How to select, eat and prepare quince fruit

One of the earliest known fruits, quince is a relative of the pear and apple. But unlike an apple or pear, you can't simply bite into a quince, which has a tough rind and flesh with a less than pleasant taste. It's golden in colour, but the flesh turns light pink and becomes sweet when cooked. Quince can be made into jam or jelly, or you can bake or poach quince as a dessert.

Select the best quinces

Look over the collection of quinces on sale at the shop or market stall.

Choose one that is firm and yellow. It should be relatively large in size and free of bruises.

Handle the fruit carefully, as quinces bruise easily.

Quince slices with honey and lime

Wash and cut each quince into quarters and peel off the skin.

Use a knife to remove the core with the seeds and any areas that are hard.

Arrange the slices in a baking dish.

Drizzle honey over the slices and squirt lime juice and water on top. Cover with aluminium foil.

Bake for an hour at 150C. Remove the foil and bake for an additional 10 minutes until the quince slices are golden. Remove them from the oven and allow to cool.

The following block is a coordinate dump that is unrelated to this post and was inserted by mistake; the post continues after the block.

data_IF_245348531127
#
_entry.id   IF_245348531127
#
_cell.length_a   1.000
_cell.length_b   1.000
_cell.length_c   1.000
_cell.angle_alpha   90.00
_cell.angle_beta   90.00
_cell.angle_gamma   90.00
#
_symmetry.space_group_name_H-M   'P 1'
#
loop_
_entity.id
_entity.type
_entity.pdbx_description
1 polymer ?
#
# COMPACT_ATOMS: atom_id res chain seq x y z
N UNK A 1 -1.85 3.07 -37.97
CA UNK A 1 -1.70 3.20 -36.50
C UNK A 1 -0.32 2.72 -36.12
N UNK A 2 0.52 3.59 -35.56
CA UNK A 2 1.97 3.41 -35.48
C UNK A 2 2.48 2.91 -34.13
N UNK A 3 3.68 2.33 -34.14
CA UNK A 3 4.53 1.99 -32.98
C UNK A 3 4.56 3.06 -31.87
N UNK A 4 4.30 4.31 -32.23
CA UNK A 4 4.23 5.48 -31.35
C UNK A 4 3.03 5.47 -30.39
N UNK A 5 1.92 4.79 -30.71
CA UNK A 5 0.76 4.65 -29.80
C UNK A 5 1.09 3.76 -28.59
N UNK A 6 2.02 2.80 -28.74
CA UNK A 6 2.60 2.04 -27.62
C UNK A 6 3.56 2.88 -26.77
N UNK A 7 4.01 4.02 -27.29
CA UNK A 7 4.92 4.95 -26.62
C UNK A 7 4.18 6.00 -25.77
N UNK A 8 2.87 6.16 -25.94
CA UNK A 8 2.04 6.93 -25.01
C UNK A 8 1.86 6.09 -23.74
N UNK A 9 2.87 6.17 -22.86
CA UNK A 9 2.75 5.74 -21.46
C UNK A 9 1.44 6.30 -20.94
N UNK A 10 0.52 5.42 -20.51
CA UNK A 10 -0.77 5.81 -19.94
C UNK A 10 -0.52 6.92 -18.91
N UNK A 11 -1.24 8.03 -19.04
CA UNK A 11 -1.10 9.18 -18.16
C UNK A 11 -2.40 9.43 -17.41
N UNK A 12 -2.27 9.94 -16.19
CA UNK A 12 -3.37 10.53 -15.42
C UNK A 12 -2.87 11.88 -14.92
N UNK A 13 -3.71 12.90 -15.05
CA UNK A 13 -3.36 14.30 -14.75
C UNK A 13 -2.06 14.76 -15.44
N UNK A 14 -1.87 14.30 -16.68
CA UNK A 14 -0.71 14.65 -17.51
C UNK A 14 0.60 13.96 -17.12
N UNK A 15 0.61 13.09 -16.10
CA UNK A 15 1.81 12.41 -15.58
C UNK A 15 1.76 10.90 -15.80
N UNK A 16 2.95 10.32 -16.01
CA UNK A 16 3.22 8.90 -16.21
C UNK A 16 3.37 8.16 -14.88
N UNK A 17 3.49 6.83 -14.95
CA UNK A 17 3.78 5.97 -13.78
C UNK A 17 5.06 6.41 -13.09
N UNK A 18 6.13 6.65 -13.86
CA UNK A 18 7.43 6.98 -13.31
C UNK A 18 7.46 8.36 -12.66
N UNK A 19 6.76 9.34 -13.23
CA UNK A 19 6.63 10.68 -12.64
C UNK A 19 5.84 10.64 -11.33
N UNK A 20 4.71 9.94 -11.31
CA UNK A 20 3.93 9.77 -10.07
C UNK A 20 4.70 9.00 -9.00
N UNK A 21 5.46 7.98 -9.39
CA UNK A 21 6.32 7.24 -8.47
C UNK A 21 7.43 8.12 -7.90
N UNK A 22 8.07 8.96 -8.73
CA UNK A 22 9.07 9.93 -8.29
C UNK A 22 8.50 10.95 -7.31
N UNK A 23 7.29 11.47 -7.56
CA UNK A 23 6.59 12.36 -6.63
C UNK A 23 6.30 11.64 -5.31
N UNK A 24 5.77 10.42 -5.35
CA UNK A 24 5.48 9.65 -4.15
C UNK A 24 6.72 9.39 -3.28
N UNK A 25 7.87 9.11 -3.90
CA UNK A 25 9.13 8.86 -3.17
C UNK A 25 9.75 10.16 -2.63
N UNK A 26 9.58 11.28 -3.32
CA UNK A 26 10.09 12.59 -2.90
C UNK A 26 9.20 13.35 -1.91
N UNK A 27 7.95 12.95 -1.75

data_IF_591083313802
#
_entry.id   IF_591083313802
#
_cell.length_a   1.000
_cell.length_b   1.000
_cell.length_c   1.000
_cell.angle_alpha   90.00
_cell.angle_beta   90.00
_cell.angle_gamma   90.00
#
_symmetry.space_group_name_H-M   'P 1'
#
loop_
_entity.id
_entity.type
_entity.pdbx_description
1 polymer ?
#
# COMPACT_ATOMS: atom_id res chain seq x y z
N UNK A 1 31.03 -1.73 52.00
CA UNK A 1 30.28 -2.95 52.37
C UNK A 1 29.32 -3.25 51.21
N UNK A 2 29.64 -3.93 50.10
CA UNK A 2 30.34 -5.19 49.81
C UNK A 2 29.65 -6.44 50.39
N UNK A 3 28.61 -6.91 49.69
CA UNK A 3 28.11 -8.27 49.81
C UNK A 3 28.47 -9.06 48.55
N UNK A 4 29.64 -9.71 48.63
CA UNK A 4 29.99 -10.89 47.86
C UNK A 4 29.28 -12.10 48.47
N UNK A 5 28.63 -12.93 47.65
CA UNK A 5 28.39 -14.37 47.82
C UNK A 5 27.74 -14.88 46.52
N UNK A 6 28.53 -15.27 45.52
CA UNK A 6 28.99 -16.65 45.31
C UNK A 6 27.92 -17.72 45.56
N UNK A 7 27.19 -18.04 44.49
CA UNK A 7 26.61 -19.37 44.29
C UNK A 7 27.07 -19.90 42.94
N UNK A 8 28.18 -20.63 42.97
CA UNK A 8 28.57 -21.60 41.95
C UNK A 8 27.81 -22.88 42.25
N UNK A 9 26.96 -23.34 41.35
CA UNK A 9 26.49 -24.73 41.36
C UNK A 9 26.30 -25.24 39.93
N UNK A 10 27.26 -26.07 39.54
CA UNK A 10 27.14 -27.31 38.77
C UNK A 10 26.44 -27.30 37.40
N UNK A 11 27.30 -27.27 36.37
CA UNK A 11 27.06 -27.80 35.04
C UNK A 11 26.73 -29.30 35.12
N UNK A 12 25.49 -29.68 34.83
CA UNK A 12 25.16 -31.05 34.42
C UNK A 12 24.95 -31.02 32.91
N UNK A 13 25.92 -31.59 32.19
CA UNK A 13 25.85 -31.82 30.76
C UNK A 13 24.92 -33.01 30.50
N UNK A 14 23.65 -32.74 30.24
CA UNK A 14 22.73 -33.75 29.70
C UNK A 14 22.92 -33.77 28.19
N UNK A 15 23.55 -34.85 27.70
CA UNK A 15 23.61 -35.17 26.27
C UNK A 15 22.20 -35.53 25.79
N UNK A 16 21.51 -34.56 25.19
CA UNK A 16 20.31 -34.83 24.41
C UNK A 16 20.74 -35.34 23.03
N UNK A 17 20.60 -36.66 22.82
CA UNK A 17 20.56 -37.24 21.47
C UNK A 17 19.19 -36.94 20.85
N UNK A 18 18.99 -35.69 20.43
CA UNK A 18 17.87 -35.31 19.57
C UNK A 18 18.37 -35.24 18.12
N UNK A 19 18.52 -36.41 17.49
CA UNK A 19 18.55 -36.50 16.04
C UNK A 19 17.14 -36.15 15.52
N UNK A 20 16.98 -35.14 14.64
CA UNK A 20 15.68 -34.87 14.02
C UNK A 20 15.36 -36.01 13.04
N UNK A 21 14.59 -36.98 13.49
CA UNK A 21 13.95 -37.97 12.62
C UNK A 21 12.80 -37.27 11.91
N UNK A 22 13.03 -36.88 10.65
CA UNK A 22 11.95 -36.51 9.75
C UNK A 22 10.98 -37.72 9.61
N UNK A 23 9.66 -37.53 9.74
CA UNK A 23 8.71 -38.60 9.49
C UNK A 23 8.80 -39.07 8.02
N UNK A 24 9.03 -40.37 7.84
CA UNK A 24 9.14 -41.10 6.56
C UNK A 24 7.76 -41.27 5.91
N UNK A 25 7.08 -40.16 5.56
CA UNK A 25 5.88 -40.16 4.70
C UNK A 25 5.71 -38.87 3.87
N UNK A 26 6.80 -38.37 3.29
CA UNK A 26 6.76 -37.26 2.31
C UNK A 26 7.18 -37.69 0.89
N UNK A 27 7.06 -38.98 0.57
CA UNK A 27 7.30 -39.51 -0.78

Quince jam

Wash and halve each quince.

Grate each quince, including the peel, with a cheese grater. Work around the tough core. You should have about 6 cups of grated quince.

Fill a large saucepan with 4.25 cups of water and bring to the boil.

Add the quince, lemon zest and lemon juice. Turn the heat down and simmer for 10 minutes or until soft.

Add sugar and bring the mixture to the boil. Stir until the sugar is dissolved and reduce heat to medium. Cook for 30 to 50 minutes. Use a ladle to pour the jam into hot, sterile jars. Store in the fridge.4


Do not try to eat fresh quince. It has a very unpleasant and astringent flavour.

Things You'll Need

  • 4 quinces
  • 3 tbsp lime juice
  • 4 tbsp honey
  • 3 tbsp water
  • Aluminium foil
  • Cheese grater
  • Ladle
  • Jars
  • 5 quinces (6 cups)
  • 4-1/4 cups water
  • 1 tbsp lemon zest
  • 1/4 cup lemon juice
  • 4 cups sugar
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About the Author

Natalie Schwab is a professional writer with a bachelor's degree in journalism and business from the University of Arizona. She has copy edited for her university newspaper, the "Arizona Daily Wildcat," conducted legislative research as an intern at Project Vote Smart and reported on the environment for the "Tombstone Epitaph."